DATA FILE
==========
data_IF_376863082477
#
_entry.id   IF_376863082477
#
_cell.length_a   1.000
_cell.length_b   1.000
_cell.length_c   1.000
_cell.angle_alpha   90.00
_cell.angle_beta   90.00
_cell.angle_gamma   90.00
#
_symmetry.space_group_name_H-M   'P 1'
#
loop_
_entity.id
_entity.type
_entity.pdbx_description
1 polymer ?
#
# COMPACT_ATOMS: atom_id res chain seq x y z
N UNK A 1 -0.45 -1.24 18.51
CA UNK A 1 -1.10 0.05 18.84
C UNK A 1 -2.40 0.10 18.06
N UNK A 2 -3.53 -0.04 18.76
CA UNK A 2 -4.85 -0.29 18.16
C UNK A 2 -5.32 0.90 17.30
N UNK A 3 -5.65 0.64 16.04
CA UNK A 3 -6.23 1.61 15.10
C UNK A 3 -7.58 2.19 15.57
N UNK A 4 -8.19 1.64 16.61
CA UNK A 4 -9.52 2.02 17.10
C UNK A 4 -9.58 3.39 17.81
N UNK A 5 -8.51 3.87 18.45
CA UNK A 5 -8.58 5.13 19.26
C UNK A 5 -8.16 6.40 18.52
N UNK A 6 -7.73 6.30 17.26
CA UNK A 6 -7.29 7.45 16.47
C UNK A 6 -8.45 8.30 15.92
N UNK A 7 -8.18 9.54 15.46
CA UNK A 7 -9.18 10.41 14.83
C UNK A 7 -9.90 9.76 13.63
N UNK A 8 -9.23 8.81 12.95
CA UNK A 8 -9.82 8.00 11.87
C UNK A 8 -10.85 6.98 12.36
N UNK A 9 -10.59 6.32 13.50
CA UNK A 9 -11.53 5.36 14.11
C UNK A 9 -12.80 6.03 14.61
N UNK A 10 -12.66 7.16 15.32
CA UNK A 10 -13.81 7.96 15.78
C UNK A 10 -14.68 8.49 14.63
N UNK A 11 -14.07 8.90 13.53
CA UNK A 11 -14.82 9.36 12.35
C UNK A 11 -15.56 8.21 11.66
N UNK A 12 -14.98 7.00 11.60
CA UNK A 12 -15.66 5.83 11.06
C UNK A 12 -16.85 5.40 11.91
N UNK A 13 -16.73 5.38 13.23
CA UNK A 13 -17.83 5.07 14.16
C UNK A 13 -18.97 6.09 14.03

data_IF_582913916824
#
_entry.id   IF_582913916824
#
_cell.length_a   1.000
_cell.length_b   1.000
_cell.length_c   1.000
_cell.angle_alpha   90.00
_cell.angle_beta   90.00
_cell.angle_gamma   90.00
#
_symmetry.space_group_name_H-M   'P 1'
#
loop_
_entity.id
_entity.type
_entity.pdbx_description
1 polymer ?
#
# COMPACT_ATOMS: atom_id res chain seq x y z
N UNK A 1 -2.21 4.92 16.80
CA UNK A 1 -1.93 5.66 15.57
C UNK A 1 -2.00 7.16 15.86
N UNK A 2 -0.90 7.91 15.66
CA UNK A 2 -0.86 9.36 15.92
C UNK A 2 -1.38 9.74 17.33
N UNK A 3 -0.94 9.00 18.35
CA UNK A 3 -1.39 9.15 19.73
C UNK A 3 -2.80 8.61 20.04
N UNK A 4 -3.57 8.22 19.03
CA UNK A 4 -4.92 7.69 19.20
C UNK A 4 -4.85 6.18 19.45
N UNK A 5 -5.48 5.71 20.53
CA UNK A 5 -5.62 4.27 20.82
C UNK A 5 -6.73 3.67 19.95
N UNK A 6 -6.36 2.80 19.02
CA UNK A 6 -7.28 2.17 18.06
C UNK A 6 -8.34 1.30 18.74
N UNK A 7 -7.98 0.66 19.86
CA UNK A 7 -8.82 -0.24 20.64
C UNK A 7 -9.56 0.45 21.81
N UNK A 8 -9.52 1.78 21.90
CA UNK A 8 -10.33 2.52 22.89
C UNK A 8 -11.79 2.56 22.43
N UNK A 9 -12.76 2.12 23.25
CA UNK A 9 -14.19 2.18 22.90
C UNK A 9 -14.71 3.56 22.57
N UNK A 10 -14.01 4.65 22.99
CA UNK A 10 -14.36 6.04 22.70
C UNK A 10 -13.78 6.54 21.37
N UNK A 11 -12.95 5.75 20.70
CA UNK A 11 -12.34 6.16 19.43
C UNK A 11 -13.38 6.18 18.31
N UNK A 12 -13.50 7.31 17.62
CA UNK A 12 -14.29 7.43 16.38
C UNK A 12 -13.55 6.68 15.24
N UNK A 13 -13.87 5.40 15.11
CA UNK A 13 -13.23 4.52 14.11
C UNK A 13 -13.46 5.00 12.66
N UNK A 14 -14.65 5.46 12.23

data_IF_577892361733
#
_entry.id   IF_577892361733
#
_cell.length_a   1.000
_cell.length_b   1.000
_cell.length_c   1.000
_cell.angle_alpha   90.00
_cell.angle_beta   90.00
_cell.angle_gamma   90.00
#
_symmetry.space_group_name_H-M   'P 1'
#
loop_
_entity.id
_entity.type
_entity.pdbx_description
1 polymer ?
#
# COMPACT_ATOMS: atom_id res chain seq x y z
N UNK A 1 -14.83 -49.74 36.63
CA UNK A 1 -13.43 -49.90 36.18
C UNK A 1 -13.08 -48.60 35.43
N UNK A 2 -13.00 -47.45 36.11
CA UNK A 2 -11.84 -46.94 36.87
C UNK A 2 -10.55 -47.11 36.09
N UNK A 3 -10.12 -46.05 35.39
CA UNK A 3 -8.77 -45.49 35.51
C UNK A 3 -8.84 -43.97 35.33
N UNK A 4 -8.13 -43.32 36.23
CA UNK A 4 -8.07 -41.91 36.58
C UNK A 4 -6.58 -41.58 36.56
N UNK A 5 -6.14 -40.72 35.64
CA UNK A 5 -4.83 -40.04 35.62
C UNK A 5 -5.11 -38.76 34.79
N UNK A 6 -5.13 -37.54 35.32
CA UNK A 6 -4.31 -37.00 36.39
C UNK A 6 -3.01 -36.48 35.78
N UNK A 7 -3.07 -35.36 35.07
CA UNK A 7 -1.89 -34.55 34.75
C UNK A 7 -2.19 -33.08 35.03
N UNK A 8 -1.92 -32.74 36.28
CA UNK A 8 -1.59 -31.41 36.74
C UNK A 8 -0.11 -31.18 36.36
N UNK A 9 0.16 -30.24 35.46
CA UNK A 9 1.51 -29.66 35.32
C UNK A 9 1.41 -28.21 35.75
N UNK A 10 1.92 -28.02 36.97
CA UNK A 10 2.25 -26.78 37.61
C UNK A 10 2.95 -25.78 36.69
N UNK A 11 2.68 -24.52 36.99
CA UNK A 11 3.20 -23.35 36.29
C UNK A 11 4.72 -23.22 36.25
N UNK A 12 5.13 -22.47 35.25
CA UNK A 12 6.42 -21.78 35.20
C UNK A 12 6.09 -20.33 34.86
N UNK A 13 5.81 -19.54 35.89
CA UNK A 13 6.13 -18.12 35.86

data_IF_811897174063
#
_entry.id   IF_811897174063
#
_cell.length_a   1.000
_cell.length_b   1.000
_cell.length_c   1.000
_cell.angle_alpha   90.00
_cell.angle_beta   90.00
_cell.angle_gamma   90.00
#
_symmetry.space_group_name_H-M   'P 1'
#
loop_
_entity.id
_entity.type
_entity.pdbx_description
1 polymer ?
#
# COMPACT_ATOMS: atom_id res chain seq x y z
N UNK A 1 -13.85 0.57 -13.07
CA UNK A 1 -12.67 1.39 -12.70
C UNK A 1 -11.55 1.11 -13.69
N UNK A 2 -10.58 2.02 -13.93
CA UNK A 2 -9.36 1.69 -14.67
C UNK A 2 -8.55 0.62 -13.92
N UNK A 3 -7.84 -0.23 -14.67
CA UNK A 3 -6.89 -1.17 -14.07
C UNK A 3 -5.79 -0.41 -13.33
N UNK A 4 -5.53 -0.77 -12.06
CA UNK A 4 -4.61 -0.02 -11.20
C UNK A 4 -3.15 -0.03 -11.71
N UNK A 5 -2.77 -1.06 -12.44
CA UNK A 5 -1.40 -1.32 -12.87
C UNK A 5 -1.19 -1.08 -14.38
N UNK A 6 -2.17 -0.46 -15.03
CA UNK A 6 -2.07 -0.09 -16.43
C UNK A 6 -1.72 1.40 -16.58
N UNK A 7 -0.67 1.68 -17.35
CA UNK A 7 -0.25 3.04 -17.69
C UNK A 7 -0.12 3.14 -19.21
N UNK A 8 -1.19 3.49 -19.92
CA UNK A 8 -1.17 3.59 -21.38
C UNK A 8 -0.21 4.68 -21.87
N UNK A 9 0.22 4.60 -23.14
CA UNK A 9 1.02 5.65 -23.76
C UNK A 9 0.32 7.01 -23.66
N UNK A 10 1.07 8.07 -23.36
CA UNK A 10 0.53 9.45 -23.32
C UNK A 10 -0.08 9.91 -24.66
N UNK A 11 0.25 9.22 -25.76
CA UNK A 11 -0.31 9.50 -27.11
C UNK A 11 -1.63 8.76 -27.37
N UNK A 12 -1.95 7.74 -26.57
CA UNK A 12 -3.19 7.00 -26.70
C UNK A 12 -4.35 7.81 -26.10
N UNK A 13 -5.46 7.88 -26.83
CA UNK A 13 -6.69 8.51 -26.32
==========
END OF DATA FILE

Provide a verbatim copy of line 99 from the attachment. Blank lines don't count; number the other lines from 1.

CA UNK A 7 -8.82 -0.24 20.64